New cash boost for autism services in Birmingham and Solihull
Hundreds of people are to benefit from a huge boost to autism services in Birmingham and Solihull thanks to a charity’s £30,000 cash injection.
Autism West Midlands has secured a grant from education and training charity Landau, which runs a dedicated project supporting autistic people and their families, and those awaiting diagnosis, in the area.
The boost was in the latest round of grants announced by Landau as part of its All Age Autism Support Service (AAASS), which has awarded more than £690,000 to 28 organisations and charities, supporting more than supporting 2,600 people.
Landau chief executive Sonia Roberts said: “I’m delighted that the AAASS has been able to make these grants to help third sector groups in the region to do even more to help autistic people.
“We want to make people aware that there is advice and support out there – whether you have been diagnosed or are still awaiting diagnosis, we operate a service directory providing a single point of access to the support services available in Birmingham and Solihull at www.aaadirectory.co.uk
“There are more than 16,000 in the region who have a diagnosis of autism, and many more still going through the diagnosis process.
“Latest figures from NHS Digital show that more than 4,000 people suspected of having autism were waiting for an assessment after being referred by specialists in the Birmingham and Solihull area at the end of 2022.
“Coping with autism can be overwhelming for autistic people themselves, their families and carers, so I would urge people to reach out to some of the amazing groups who can help.”
Autism West Midlands plans to use the £29,903 it has received from AAASS for a telephone helpline which it says will support more than 700 people.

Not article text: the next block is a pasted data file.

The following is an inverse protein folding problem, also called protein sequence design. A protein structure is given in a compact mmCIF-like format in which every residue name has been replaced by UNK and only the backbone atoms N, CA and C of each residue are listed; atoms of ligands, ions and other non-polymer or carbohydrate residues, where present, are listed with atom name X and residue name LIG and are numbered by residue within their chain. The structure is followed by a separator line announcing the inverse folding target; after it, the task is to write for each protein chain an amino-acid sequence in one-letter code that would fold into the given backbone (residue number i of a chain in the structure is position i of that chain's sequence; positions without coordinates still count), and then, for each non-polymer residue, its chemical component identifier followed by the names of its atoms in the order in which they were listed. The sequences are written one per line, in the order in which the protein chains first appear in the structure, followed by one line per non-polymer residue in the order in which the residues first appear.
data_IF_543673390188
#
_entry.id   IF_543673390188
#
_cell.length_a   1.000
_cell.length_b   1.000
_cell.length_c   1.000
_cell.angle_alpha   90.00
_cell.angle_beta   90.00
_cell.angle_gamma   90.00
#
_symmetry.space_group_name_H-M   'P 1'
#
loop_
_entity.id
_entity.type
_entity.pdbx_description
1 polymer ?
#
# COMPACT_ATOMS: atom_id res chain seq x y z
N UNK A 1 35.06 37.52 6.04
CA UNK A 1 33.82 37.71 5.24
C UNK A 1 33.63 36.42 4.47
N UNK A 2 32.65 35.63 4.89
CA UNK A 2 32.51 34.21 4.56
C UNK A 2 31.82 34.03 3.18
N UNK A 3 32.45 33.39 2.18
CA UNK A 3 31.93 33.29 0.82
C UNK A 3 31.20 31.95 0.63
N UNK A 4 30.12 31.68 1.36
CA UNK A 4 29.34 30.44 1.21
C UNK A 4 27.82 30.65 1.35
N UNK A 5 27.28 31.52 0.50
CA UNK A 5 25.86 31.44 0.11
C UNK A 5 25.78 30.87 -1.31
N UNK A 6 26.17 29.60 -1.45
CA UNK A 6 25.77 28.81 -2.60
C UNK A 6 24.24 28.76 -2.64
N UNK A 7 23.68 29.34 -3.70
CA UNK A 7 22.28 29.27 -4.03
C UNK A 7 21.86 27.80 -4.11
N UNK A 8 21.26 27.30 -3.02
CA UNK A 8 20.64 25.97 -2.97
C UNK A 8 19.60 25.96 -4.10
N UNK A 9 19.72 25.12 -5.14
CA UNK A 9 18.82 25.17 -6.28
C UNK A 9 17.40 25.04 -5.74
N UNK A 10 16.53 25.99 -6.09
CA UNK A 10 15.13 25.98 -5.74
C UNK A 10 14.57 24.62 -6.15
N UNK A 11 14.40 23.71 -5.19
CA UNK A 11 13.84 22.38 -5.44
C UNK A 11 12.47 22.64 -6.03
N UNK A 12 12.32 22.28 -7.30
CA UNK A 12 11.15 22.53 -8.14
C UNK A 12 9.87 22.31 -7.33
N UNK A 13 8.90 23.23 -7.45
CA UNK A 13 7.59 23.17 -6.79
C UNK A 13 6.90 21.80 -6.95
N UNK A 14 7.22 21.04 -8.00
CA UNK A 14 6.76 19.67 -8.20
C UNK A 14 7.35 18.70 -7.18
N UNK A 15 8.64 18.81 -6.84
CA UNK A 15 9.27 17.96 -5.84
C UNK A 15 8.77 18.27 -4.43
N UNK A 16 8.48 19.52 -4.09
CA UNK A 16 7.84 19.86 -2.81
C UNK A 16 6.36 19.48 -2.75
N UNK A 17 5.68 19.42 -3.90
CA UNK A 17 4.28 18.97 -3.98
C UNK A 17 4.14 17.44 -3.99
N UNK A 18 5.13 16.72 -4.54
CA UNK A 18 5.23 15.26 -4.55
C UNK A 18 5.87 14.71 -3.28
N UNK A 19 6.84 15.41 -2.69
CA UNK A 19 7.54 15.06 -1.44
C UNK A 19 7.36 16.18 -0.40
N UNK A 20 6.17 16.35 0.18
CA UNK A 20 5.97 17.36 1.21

Henry Webster, operations manager at Autism West Midlands, said: “We are delighted to have been successful in our grant application to be able to deliver helpline support to people across Birmingham & Solihull.
“We have autism specialist advisors available who can focus on providing information, advice and guidance for autistic adults and parent/carers of autistic children. The funding has enabled us to employ advisors who will be able to specifically focus on helping people from Birmingham and Solihull and we will be able to ensure people will be signposted to services via the All-Age Autism Service Directory.
“We expect to receive more than 700 callers before March next year.”
The helpline can be reached on 0121 450 7575 from 8am – 8pm, Monday to Friday or by emailing firstname.lastname@example.org
Also receiving a grant was the Seven Up – A Chance to Play project, which was awarded £19,235 to provide after-school play sessions for primary aged autistic children at Hamilton Special School.
The sessions will cover two hours a day Monday to Thursday, which each of the 30 children registered enjoying a total of 144 hours of play across the life of the project.
Other grant recipients include the Fit for You project run by Childrens Quarter.
The grant will be used to provide inclusive play, arts, sports and youth services for autistic children and young people and siblings during school holidays. Sessions included in this project are provided by community groups and charities as part of the Children’s Quarter Co-operative.
The All-Age Autism Support Service is being led by Landau with funding provided by National Health Service England & NHS Improvement (NHSEI) in partnership with the Birmingham and Solihull Clinical Commissioning Group.
Organisations that run autism services in Birmingham or Solihull that are interested in finding out more about the scheme or applying for grant funding can visit www.allageautism.co.uk
Landau, which operates across Shropshire, Herefordshire, Staffordshire and the West Midlands, was awarded the prestigious Queen’s Award for Enterprise for its work in Promoting Opportunity through Social Mobility in 2021.